Inclusion and Exclusion – Vacation and Foster Kids

When you agree to take foster kids into your home, you ought to be agreeing to make them a part of your family. For better or for worse, they are your kids. Tomorrow they might go home or they might go to a treament facility or to a new foster home.

Today, they are your kids.

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Wherever you take your kids, you take your foster kids. Going to the movies? Take your foster kids. Going to the mall? Take your foster kids. Going camping? Take your foster kids. Going to Disney World? TAKE YOUR FOSTER KIDS.

Many of the teens in foster care have never experienced things like vacation. They are excluded from family activities like these for a variety of reasons. A variety of reasons I don’t understand.

While I fully support the idea of using respite to have breathing time for kids and foster parents alike, I do not support the idea of using respite to exclude kids from family activities. Foster kids deserve inclusion in as many things as possible. If an activity is one that your foster kid can’t handle, you ought to seriously evaluate whether it is an activity your family ought to participate in.

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One of my biological sons has severe ADHD. There are things he can’t handle. If we want to participate in these things, we have to adapt. Neither Daddy or I have any qualms about skipping something that might be a difficult environment for Man #1.

When I make the choice to parent children from hard places, I’m making the choice to adapt my life so that they can be a part of everything we do. If I’m not willing to do that, maybe I should seriously consider my decision to foster at all.

We were blessed this weekend to camp with three families who also have a ton of kids. One of those families is fostering a child. There was never any doubt that he would be camping with us. There was never a moment when he wasn’t entirely included. He is one of their kids, for better or for worse, no matter what. If that changes, they will mourn the loss of him. If it doesn’t, he’ll gain their last name. But in the meantime, he is their child and he goes where they go.

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Kids from hard places are excluded from so many things. Please don’t let family vacations be one of those things!

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Everyone Deserves a Mama

Every year, 27,000 teenagers will “age out” of foster care. For most, that means being tossed into the world without the skills or support necessary to lead successful lives.

This statistic is frightening, but it is also rather sterile. I can’t wrap my mind around 27 thousand people. I can’t humanize a statistic like this one. I can read articles like this one (For Teens in Foster Care, Adoption is a Lifeline) and I intellectually understand the need. But I don’t emotionally connect.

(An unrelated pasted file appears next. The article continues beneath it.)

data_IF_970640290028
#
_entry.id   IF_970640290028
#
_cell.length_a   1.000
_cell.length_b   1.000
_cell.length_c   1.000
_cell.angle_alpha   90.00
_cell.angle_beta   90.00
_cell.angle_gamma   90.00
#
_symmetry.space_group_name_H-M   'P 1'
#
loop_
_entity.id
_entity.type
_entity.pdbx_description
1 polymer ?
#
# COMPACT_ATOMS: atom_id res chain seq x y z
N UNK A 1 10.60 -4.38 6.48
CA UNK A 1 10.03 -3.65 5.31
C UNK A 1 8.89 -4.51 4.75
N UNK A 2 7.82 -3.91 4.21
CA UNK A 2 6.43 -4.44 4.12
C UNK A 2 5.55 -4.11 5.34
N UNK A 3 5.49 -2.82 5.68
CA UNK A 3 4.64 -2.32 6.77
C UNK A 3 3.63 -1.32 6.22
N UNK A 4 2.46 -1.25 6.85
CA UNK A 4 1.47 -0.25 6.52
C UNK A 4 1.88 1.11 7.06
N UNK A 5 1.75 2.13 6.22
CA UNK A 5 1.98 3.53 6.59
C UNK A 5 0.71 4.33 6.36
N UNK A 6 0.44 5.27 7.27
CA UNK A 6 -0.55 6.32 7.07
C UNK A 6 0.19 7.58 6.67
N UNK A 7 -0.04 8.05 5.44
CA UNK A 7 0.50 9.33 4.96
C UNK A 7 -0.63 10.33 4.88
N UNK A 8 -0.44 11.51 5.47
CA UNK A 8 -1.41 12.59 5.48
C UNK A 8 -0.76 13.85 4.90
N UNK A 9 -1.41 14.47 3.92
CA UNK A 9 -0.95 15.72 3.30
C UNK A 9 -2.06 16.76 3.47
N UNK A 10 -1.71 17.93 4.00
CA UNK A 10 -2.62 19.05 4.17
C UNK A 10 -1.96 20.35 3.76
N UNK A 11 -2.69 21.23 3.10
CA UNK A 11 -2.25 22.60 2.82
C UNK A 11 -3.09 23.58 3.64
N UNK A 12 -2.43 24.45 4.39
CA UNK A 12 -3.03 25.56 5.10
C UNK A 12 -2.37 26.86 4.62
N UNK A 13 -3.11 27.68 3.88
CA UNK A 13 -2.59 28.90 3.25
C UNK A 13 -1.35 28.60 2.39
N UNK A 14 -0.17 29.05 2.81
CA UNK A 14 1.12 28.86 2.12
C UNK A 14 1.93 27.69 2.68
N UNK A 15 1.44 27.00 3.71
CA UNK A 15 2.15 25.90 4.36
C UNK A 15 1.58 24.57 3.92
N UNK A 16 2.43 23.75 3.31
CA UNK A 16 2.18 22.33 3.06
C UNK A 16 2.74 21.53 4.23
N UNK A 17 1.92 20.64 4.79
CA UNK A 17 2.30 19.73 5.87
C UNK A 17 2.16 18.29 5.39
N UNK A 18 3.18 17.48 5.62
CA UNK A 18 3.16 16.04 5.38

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Jakial, Ra’Neisha, Unique, Ky’Anndra

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Miracle, Tierracole, Azenae

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Emerald and Jade

Video of Emerald and Jade

These beautiful girls deserve more than what they have. They deserve a mom who loves them. Late night talks about boys and make-up and the future should be a regular part of their lives. Someone ought to drive them to college orientation and help them decorate their new dorm rooms. When they don’t remember how to do their laundry, they should be able to text their mama. When Thanksgiving break comes at school, they should be HOME, baking and laughing with their family. When their hearts are broken, someone should cry with them. When they celebrate, someone should cheer with them. When a sweet boy proposes to one of these girls, there should be giddy phone calls and visits to bridal shops. When she tries on her first wedding gown, there should be a woman she calls “Mom”, silently crying in the corner, overwhelmed by the beauty of her sweet girl. When that first pregnancy test has two lines, there should be joy, not fear and sadness. As the contractions worsen, a mama should be holding the hand of these young women, welcoming grandchildren into the world.

If someone doesn’t see these things when they view the pictures of these girls, the future isn’t a beautiful journey. It is a dark and scary place. There will be no one to call as they learn to be adults. There will be no one to share the joyful times and no one to cry with through the pain of growing up. Adulthood without a mom is a bleak place.

Let’s stop seeing these beautiful teenagers as damaged and intimidating. Let’s remember what it was to be a teenager and ask ourselves what we would have done without our supports, without guidance.

The Lord has been so gracious to me. He has loved me when I was difficult to love. He has shown me what it is to be a daughter of the King. When I didn’t have a mama, He gave me lots of mamas. But, my heart aches because I didn’t have one mama. My very own go-to lady who loved me and could guide me. I can no longer look at the spare bedroom and empty seats around my table, and justify the reasons why these ladies will enter the world without a MOM.

Who is the Lord laying on your heart? What are your fears? What keeps you from saying YES?